The interesting thing is that every community in Nigeria has its own Koronu. Or put rightly, will have its own Koronu shortly; Koronu, in this wise being a metaphor for the army of Nigerian unemployed youth, faced by the hopelessness of joblessness, with a peripatetic mind and gene of adolescence which are already finding or will find an encore in violence, drug, crime and allied evils of youth desperation. With an estimated but conservative figure pre-COVID-19 of 40 per cent unemployed, aftermath the pandemic, Nigeria will probably have 70 per cent of such.
Contemporary or existing reality tells us that we do not need a telescope or a peep into the diviner’s plate to tell us that post-COVID-19, where in Nigeria the locusts have not yet invaded, will be a breeding ground for these colonies of Koronu people. Global economists, like sorcerers that they are, have painted a morbid picture of a post-COVID-19 globe. Putting the sorcery in the mould of Armageddon, they compared what they expect to be in the frame of the Great Depression of the 1920s.
The economics behind this grim projection is not rocket science and can be accessed by anyone. The ravaging COVID-19 pandemic has ensured that factories shut down their operations for more than a month now, with its attendant job losses. In America, 22 million jobs are said to have been lost and an unprecedented 57 million Americans have filed for unemployment benefits for the first time. The GDP of China fell drastically for the first time in ages, even as governments are throwing their hands up in economic surrenders. Otherwise strong economies are projecting that they would soon hit the canvass, with hunger and famine looming large in the global horizon.
In Nigeria, the picture is grimmer and promises to be more surreal. Her economic heartbeats – Lagos, Port-Harcourt, Kano (for agricultural produces) are locked down. A friend in the agricultural sector told me that due to its inability to transport eggs to states of demand under lockdown, Oyo State poultry industry has accumulated about 150,000 crates of eggs in 7-8 days, worth about N120 million, which will be destroyed presently, with the consequences of jobs flying out through the window. Alien to data and statistics, job losses in Nigeria as a result of COVID-19 will expectedly soar. The companies that reluctantly paid salaries at the outset of the pandemic last month while asking workers to go home may not pay henceforth since they have shut down production. Banks and other economic concerns are only operating skeletally.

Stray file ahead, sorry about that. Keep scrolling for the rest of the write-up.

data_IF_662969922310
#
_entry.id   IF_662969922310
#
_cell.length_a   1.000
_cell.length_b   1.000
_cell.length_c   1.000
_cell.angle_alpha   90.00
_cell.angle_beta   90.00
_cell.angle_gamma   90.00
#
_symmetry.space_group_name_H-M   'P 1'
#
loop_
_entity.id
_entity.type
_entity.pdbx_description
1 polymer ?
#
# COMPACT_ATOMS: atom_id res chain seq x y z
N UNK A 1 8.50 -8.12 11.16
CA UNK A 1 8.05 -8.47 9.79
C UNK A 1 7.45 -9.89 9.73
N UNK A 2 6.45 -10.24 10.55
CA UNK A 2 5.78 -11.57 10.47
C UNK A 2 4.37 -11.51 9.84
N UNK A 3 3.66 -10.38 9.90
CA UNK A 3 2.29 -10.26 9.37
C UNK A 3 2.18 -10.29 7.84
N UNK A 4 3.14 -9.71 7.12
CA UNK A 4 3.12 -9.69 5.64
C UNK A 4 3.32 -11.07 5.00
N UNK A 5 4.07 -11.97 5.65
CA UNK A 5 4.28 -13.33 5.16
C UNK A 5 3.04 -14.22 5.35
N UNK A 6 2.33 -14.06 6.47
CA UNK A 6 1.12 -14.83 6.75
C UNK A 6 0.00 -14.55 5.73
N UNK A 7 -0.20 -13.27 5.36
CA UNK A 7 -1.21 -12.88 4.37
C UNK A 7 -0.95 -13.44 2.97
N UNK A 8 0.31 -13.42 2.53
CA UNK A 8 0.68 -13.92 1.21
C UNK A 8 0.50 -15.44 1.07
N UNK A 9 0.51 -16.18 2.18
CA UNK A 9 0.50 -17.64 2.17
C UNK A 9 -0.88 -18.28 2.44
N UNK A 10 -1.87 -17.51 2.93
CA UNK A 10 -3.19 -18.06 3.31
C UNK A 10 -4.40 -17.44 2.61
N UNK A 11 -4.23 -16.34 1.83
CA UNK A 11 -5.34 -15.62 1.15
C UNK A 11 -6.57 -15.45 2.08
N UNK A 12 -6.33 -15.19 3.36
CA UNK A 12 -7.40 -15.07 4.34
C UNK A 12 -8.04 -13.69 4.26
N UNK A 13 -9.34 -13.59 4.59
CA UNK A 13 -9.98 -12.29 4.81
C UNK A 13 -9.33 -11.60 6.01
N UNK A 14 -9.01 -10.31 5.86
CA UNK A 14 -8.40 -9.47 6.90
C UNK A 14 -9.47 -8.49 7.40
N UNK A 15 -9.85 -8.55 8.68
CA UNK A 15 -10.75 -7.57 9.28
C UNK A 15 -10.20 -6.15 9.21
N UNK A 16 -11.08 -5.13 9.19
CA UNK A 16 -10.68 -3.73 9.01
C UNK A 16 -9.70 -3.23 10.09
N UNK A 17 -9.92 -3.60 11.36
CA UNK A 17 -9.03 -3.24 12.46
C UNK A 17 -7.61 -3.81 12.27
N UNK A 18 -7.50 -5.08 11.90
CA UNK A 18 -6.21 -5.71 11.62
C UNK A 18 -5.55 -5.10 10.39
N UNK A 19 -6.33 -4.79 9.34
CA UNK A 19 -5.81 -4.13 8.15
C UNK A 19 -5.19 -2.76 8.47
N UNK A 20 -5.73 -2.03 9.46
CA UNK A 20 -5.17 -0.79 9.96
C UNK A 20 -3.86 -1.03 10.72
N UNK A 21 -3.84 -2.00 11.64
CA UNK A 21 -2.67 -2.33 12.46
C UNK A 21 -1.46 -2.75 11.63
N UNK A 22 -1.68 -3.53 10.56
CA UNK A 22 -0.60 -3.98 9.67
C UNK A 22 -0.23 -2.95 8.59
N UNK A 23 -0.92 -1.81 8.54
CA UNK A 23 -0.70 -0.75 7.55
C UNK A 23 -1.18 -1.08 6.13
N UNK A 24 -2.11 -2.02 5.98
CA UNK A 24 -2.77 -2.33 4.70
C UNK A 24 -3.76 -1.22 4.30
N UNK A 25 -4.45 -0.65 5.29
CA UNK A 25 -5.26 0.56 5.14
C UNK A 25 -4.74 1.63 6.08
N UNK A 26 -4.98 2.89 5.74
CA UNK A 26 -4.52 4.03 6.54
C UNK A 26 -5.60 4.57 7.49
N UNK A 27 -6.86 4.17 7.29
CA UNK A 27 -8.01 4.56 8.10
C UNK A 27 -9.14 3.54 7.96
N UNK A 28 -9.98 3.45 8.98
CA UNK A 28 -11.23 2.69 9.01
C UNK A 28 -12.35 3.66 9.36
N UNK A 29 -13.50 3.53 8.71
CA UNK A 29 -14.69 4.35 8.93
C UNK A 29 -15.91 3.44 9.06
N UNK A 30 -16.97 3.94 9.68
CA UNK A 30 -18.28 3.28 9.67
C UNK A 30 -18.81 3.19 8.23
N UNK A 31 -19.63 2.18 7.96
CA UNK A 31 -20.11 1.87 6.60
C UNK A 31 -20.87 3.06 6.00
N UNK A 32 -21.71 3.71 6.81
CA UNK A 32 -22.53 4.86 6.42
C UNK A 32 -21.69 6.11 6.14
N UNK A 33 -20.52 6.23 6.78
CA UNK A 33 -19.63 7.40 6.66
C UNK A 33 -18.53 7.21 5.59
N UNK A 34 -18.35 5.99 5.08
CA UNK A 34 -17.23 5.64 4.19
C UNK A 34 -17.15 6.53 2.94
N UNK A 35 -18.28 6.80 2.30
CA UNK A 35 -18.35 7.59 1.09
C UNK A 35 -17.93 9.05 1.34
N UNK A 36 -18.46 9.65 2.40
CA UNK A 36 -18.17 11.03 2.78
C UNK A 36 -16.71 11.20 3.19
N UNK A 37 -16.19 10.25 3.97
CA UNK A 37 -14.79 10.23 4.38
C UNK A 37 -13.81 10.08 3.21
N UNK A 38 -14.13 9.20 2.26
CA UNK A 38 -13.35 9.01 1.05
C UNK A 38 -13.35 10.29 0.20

Proactive governments have put on their thinking caps to avert the transmutation of their lands into a haven for Koronu people, in the aftermath of COVID-19. In Nigeria, rather than grapple with the economic Armageddon that will surely come, we are still battling the genetic cronyism resident in the being of our government that is said to have voted a large chunk of palliatives cash to its own people.
The foretaste of Koronu is already here with us. In states locked down by government, victims of governments in time past that didn’t think and the one at the moment that is incapable of thinking, are rebelling against the system. Because peaceful living is impossible for a starved people, the latent animalism, disorder and chaos in the Koronu people are climbing to the fore. Crime rates have quadrupled with criminals robbing in the daylight. Rate of scavengers has reached for the zenith of the curves and very many people have turned into beggars, literally abandoning the pride of their manhood and dignity. These are the rehearsals for the sharp realities of post-COVID-19.
For a thinking government, however, all hope is not lost. It should be the time for economic wizards of whom Nigeria doesn’t have a shortfall, to converge in boardrooms or in virtual rooms to brainstorm on available oases. Thinking caps are an absolute necessity now, or else we will all be consumed by the economic epidemic and devastation to come. The consuming anger of a post- COVID-19 world economy is impervious to cronyism, is colour or race-blind; it is blind to Hausa, Igbo or Yoruba and is certainly political party-blind. It will consume agnostics, atheists, religionists as it will make mincemeat of PDP and APC. The time to start thinking is now.